Cheetah Certified Project Managers not only know the various negotiation techniques that can throw them off, but they are able to swiftly and appropriately respond to these in the heat of the moment because they developed the skills to do so in the Cheetah training program.
Level 4 - Mastery. Skills are closely tied to mastery. Mastery, however, is only reached when you make consistent deliberate practice with your skills - and it always takes time. For example, you reach mastery with your negotiation skills when you consistently practice negotiating using the processes you have learned. Mastery is no small achievement - when you reach this level in one or several skills, you develop expertise in this area.
Training programs in Project Management are a key step to reaching mastery, but the program must be focused on application of knowledge in your own environment. If the program revolves around only memorization of information or lectures with no opportunity to apply what is described, then learning takes place only at the lowest level. When deciding where to go for PM training, make sure to invest in a program that moves you beyond awareness and knowledge and into the realms that matter most - skills and mastery.
Qualifications of Curriculum Developers and Instructors
Many people who teach Project Management simply create presentations
using Powerpoint without any special effort in designing a curriculum
that will, in fact, help the students achieve the skills required to be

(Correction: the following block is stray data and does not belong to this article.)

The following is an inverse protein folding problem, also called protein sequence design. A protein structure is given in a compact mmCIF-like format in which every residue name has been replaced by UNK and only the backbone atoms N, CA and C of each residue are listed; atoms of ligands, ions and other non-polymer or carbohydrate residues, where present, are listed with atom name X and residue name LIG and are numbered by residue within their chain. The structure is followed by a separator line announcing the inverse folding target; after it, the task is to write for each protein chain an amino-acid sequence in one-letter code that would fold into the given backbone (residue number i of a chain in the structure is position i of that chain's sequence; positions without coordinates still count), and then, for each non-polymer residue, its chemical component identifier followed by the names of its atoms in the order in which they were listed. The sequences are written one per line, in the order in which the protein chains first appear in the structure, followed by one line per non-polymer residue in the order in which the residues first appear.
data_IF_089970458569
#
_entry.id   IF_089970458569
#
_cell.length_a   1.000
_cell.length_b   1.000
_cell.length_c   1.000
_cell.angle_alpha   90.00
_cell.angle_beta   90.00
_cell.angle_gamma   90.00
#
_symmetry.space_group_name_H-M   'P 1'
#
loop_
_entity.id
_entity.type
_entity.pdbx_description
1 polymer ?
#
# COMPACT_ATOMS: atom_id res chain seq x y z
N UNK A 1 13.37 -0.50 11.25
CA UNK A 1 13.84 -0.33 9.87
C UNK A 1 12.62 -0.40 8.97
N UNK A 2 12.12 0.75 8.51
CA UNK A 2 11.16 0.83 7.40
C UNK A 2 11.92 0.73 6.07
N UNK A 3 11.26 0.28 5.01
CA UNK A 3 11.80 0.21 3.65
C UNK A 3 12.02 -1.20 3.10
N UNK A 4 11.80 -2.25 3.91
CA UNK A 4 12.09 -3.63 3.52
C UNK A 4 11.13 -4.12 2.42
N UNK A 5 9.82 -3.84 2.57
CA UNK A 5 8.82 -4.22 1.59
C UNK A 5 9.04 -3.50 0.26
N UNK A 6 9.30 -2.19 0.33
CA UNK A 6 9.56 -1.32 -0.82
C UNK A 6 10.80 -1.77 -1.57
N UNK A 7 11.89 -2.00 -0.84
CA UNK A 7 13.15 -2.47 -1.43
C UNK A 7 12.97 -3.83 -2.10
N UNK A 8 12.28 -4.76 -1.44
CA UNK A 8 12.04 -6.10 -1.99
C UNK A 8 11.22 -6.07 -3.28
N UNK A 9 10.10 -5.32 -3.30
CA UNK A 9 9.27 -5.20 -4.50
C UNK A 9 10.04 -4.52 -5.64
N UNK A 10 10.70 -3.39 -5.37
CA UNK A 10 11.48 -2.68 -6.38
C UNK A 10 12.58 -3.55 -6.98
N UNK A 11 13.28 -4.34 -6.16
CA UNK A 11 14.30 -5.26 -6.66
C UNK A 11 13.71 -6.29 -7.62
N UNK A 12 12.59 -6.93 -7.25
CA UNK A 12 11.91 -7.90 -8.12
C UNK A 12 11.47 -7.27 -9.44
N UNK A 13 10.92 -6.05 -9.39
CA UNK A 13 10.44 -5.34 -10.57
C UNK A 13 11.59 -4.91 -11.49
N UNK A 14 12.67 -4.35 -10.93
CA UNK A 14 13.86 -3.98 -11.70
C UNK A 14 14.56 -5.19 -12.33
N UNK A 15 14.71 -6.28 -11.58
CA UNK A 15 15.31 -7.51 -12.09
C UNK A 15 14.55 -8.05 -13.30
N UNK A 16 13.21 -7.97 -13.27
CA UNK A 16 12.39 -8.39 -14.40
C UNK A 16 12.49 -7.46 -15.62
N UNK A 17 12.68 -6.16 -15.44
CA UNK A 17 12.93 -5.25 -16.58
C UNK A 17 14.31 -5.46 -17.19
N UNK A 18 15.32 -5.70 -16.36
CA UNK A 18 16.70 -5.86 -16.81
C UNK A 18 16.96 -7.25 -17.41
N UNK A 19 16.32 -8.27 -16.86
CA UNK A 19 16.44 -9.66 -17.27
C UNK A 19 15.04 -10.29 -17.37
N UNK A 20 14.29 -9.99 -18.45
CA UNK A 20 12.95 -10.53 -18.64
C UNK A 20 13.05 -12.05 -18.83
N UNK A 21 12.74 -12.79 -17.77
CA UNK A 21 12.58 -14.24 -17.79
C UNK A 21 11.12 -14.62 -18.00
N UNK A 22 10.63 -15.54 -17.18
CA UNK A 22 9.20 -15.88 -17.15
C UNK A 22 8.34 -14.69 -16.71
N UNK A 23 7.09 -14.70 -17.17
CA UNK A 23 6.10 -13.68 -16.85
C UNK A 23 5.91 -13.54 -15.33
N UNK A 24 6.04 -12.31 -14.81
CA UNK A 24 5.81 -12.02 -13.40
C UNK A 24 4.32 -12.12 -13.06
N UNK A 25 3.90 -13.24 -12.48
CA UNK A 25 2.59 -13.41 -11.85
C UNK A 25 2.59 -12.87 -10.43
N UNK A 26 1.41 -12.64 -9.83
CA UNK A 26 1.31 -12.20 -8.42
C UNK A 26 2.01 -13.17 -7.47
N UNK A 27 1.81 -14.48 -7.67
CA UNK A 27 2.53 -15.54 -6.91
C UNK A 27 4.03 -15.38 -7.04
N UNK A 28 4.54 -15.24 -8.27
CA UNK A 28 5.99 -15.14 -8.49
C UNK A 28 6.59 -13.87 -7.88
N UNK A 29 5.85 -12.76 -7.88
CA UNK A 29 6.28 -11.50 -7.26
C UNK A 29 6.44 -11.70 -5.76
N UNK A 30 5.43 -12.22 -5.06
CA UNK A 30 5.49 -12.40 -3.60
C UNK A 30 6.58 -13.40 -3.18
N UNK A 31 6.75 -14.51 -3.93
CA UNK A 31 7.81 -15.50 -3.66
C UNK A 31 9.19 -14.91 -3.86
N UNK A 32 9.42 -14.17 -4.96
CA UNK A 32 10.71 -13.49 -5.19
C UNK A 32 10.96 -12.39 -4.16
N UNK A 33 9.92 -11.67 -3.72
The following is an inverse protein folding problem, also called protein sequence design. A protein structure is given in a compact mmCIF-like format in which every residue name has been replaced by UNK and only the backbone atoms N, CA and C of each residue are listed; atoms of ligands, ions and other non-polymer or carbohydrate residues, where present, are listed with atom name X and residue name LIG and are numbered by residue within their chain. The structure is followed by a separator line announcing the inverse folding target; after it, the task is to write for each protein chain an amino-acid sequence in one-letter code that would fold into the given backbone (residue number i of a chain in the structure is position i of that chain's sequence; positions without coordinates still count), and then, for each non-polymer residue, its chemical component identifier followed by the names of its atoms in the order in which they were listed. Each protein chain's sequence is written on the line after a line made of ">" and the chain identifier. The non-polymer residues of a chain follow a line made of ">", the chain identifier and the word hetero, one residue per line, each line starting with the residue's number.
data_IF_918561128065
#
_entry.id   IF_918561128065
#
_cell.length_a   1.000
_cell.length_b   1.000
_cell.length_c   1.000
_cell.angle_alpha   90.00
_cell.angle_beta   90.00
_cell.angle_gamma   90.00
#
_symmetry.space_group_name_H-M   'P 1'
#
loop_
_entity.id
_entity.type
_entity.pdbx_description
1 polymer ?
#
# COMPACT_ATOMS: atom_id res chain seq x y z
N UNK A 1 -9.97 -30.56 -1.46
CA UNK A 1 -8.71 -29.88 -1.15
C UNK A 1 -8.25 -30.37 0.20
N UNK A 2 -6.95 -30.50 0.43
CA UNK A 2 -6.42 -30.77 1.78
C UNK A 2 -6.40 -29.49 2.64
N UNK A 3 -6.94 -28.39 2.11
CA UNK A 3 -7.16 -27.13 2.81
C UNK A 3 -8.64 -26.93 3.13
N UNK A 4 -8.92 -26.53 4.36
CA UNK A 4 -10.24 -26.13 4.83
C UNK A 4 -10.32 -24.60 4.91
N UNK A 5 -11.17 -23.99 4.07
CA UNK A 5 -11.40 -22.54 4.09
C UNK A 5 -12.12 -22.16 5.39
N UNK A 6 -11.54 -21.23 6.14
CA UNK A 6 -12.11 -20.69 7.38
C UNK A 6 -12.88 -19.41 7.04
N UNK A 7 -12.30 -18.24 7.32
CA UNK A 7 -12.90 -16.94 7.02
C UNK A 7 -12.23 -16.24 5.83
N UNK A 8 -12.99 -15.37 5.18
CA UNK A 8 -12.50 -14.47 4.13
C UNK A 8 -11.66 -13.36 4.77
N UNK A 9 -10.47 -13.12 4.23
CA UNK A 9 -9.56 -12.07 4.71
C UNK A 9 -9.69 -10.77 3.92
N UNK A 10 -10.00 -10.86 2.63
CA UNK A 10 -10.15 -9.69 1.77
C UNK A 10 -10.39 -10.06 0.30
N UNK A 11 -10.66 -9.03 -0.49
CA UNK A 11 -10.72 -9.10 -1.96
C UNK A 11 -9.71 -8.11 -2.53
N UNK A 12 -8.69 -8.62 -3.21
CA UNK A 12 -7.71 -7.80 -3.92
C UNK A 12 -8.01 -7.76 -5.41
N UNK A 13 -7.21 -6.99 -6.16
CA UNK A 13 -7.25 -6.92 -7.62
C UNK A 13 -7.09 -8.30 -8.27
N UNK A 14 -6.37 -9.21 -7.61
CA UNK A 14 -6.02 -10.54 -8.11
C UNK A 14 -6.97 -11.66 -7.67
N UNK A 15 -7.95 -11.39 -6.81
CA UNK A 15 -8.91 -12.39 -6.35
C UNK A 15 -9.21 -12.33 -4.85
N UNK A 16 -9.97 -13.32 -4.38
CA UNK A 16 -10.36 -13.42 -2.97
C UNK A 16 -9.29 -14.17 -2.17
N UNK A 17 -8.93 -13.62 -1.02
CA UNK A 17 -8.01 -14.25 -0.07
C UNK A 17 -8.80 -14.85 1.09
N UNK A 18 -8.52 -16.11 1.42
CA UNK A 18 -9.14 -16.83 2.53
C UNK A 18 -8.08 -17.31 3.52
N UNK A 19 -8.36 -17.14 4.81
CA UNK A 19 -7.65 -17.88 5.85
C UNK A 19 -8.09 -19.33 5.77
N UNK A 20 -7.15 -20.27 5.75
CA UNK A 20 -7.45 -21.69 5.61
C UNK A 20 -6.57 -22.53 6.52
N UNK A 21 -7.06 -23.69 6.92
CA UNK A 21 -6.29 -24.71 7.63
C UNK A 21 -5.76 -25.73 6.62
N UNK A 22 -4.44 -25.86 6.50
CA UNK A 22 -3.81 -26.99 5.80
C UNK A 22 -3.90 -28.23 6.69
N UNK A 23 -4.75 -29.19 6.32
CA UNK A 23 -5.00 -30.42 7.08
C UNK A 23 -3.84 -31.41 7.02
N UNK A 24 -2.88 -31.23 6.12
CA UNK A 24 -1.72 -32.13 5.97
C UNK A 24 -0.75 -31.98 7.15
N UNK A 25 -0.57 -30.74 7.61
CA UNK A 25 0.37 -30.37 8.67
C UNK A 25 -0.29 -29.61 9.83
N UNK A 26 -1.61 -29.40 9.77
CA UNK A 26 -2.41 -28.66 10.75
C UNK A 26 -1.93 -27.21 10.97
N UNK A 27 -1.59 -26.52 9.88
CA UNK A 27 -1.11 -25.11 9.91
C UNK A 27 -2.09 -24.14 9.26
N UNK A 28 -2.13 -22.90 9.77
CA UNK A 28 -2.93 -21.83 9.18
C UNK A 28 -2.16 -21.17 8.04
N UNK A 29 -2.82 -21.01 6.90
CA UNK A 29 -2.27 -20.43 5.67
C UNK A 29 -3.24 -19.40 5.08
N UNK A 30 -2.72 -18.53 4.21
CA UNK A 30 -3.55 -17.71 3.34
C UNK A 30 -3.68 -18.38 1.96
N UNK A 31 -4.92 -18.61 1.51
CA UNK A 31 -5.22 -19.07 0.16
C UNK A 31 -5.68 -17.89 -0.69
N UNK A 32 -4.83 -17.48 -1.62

successful Project Managers. Effective curriculum design is what
differentiates a solid PM training program from one that is not going
to do much good.
Find out the methodology the course developers used in designing the the program curriculum; if the program uses a number of different instructors over a period of time, make sure there was a rigorous course development approach and certification process of the people delivering the curriculum. Cheetah Learning has a rigorous course development methodology and certification process for all instructors teaching any Cheetah program. It is why Cheetah is considered the “gold standard” in PM education.
Achieving mastery in a subject area requires a huge investment of time and practice - according to some experts, 10,000 hours of practice. The most effective instructors will have mastery-level command of their field - in this case, Project Management. This means that PM trainers need to have years of experience dedicated to mastering their craft in addition to a thorough understanding of Project Management theories - like what is presented in the Project Management Body of Knowledge (PMBOK® Guide).
A good rule of thumb for evaluating whether or not an instructor as mastery in the PM field is to ask: is this their full-time job? Many, if not most, PM instructors teach a diverse range of classes - lots of these will have nothing to do with Project Management. On paper, an instructor may seem more impressive for being an “expert” in the PMP® exam, the CPA exam, the GMAT exam, and Six Sigma. In reality, this instructor is likely not an expert in any of these areas.
Cheetah PMP® Exam Coaches for the Cheetah Exam Prep® for the PMP®,
for example, have extensive real-world experience in Project
Management. They all have experienced the accelerated way to pass the
PMP exam and are experts in coaching people to success using this
approach. Cheetah employs all of their PMP coaches full-time; because
they live and breathe the PMBOK® Guide, these coaches have the mastery
needed to help students prepare for the challenging PMP® exam. Cheetah
students are also able to get the individual attention they need to be
successful in their pursuit of the PMP® certification because Cheetah
coaches are not switching back and forth between teaching classes on